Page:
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Idleness in teens is dangerous, says WHO study

By Mwangi Mumero
Monday, August 31st, 2020
Children play tug of war. WHO recommends physical activity for growing adolescents. Photo/COURTESY
In summary

With the long school closure, primary and secondary school students are finding themselves idle -with too much time and little to do.

Continuous long periods of idleness and hours spent online by adolescents is dangerous, according to the World Health Organisation (WHO).

Children living in flats and other crowded spaces are more vulnerable to these effects as playing spaces are used up in real estate development.

For instance, as the housing sector continues to expand in Kitengela and other urban centres in the country, 12-year-old Joan Mumbi and other school going children are finding themselves surrounded by  concrete jungles –where playgrounds have been grabbed as well as other open public spaces.

“School time is really fine. We have a playground to stretch and play with our friends. Football and other games provide a form of relaxation.

At home, one has to spend all their time in front of television as there are no more spaces in the estate”, narrates, Mumbi, the Class Seven pupil at a local primary school.

Recent research by the WHO shed lights to the diminishing fortunes of young kids especially those residing in urban areas across the world.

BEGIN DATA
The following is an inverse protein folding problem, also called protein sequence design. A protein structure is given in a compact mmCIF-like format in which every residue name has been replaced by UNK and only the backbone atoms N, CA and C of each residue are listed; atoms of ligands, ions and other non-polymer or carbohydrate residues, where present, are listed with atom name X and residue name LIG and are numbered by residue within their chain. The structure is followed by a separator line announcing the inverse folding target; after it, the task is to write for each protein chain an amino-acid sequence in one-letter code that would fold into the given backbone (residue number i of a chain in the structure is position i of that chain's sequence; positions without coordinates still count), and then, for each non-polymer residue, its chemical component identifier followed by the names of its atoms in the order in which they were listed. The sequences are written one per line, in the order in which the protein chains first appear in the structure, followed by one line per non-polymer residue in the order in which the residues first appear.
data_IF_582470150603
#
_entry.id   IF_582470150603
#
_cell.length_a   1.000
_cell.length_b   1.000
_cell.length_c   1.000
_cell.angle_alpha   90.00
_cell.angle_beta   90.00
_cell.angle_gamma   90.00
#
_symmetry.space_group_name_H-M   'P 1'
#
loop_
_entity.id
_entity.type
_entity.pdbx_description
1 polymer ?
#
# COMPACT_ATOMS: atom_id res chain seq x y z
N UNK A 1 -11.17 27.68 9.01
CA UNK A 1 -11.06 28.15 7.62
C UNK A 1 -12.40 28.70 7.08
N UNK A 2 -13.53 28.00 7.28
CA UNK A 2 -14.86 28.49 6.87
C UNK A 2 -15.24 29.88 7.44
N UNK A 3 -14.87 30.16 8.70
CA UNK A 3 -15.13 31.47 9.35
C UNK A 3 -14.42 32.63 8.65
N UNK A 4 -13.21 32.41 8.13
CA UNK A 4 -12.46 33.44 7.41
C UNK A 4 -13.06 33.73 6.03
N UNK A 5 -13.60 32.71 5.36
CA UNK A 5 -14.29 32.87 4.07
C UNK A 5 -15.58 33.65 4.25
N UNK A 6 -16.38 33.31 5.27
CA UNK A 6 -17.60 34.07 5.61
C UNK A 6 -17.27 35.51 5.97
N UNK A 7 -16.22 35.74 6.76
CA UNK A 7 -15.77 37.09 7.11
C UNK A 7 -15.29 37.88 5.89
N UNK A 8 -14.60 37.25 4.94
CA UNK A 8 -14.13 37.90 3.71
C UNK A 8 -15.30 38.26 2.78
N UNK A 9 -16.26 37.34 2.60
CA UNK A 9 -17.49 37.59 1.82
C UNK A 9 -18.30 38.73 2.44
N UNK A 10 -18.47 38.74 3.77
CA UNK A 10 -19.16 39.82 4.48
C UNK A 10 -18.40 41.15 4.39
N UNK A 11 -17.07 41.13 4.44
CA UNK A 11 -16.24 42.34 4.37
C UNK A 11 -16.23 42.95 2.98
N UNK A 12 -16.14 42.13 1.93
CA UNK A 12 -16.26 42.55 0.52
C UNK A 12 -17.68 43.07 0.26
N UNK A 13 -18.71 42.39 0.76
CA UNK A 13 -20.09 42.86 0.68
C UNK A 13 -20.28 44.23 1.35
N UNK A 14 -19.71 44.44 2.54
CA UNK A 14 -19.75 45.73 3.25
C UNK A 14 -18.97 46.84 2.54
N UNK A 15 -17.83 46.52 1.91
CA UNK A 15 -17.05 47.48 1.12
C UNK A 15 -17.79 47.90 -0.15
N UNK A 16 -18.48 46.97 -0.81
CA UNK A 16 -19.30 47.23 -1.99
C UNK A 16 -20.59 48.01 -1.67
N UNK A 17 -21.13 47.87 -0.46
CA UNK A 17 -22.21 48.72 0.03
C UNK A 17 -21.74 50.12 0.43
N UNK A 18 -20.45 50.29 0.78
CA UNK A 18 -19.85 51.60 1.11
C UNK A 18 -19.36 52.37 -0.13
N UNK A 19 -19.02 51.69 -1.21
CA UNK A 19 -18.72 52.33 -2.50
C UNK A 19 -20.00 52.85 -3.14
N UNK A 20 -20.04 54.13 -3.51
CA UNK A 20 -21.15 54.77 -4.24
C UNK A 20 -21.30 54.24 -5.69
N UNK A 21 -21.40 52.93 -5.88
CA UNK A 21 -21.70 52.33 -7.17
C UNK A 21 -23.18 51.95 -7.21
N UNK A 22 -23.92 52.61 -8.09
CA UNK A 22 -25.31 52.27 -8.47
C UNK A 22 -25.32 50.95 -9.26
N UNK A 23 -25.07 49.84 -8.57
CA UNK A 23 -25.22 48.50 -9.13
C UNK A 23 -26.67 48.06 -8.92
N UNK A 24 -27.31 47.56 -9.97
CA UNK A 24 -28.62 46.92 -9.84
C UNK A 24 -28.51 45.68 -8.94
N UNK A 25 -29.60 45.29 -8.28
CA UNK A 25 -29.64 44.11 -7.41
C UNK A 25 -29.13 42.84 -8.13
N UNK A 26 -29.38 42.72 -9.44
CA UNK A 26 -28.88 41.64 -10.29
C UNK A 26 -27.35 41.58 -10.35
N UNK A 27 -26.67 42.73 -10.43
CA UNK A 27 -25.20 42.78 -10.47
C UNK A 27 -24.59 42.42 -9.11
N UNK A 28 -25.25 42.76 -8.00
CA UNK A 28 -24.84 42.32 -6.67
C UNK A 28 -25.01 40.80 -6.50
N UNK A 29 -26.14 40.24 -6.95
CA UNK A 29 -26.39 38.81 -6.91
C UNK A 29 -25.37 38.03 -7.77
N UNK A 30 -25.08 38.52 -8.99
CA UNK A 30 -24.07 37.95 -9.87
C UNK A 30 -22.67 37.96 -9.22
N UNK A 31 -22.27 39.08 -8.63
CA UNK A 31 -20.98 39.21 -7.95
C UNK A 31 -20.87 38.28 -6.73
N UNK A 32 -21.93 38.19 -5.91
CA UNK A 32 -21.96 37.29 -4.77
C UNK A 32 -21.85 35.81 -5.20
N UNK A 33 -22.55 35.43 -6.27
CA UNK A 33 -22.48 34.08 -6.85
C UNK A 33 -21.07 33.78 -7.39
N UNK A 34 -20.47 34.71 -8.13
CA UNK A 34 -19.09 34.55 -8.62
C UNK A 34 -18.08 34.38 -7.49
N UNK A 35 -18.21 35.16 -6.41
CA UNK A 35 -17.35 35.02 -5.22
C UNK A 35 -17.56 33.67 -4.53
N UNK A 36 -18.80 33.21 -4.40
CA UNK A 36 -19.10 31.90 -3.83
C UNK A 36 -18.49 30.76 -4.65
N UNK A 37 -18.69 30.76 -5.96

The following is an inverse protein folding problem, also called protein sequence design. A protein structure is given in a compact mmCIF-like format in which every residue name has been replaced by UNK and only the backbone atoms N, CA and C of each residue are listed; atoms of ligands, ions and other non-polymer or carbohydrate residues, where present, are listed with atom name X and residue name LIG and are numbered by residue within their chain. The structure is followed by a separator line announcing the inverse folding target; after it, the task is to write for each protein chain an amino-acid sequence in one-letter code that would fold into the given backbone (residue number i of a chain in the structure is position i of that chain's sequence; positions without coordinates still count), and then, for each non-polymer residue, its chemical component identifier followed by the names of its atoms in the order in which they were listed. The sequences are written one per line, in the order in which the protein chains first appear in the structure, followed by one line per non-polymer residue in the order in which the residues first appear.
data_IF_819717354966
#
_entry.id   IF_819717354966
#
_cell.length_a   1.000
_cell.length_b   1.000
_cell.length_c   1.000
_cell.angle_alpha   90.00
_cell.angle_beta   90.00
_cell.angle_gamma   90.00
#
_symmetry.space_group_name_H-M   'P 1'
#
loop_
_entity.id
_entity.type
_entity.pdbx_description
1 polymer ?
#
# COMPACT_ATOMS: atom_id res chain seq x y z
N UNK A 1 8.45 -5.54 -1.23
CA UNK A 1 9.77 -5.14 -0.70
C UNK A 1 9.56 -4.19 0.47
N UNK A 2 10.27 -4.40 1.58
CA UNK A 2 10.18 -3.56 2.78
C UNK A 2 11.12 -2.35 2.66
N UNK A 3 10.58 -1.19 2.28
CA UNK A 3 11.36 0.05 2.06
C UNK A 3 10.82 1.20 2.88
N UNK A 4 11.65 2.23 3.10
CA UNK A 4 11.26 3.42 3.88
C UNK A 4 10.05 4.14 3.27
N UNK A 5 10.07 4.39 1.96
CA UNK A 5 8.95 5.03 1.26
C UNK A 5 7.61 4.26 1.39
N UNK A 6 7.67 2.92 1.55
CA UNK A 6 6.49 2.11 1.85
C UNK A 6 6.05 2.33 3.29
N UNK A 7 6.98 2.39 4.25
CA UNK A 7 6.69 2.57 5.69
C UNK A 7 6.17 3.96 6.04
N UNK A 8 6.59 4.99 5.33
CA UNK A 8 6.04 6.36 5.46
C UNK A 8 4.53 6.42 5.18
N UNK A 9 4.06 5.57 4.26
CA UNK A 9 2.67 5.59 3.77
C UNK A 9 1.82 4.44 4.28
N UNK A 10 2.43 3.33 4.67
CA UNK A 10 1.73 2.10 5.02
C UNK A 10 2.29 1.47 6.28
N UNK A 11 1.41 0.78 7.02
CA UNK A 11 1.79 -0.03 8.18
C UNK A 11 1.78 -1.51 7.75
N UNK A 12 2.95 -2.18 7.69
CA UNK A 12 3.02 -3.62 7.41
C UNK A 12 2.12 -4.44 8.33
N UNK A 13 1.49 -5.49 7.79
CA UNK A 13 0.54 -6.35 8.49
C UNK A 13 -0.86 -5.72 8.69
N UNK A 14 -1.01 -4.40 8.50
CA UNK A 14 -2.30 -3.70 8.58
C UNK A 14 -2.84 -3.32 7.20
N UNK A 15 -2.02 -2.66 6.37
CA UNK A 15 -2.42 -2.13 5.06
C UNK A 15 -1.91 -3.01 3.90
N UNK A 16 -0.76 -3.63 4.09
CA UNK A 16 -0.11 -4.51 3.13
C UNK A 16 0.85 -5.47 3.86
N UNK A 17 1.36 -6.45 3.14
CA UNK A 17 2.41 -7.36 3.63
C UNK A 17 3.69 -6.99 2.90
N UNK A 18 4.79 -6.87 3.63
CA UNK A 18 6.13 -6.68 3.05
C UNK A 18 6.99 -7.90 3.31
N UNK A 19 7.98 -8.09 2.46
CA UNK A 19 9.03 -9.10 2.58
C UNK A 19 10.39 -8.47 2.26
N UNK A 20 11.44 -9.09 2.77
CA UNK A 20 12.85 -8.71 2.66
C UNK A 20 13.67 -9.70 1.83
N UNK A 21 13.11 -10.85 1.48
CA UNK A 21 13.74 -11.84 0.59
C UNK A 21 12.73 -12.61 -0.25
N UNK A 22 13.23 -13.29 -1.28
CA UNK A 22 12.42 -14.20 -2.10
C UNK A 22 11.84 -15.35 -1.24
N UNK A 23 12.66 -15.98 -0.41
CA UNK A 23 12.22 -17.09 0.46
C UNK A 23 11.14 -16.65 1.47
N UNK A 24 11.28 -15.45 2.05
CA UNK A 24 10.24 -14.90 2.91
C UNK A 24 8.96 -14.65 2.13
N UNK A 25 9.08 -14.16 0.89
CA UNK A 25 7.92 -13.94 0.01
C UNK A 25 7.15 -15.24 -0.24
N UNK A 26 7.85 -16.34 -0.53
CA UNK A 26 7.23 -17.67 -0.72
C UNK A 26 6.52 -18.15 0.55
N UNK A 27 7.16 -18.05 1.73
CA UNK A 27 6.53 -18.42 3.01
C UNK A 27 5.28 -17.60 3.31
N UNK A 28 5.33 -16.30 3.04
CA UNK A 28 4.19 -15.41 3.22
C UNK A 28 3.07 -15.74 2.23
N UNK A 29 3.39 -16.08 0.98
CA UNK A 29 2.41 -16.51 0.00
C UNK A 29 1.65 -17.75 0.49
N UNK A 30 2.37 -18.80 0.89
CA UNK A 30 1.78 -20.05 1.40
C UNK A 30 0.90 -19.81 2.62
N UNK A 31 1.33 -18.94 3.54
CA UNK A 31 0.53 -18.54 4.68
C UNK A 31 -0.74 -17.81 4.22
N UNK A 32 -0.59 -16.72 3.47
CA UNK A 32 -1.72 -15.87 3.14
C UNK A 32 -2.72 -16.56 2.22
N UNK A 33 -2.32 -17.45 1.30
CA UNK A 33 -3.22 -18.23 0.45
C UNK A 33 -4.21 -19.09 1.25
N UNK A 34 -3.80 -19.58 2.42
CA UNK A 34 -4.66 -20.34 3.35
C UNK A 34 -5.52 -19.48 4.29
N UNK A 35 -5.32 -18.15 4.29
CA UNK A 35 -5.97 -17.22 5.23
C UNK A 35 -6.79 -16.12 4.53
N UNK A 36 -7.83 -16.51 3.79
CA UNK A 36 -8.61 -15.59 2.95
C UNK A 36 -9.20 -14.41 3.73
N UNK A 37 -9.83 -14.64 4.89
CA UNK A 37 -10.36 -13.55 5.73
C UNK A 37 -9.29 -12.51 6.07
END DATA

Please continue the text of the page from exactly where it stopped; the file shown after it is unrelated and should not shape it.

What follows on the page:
“There is need to increase physical activity in girls and boys aged 11 to 17 years,” noted the WHO study published in The Lancet Child & Adolescent Health journal.

According to the study, more than 80 per cent of school going adolescents globally did not meet current recommendations of at least one hour of physical activity per day – including 85 per cent of girls and 78 per cent of boys.

The study, based on data on 1.6 million 11 to 17-year-old students, finds that across all 146 countries studied between 2001 and 2016, girls were less active than boys in all but four nations of Tonga, Samoa, Afghanistan and Zambia.

The matter of inactivity is compounded by decreasing spaces even in schools especially in urban areas.

“As much as we would want our kids to exercise more and play games with their classmates, our school compound is less than an acre of land- where offices, classes and other infrastructure have taken most of the space.

Kids have to do simple exercises inside their classes during the physical education classes”, says Grace Kwamboka, a teacher in a private primary school in Kitengela.

Recent research has also shown that  physical activity has a positive impact on cognitive development and socialising.

Current evidence suggests that many of these benefits continue into adulthood.

WHO experts warn that levels of insufficient physical activity in adolescents continue to be extremely high, compromising their current and future health.

 “Urgent policy action to increase physical activity is needed now, particularly to promote and retain girls’ participation in physical activity,” says study author Dr Regina Guthold, WHO.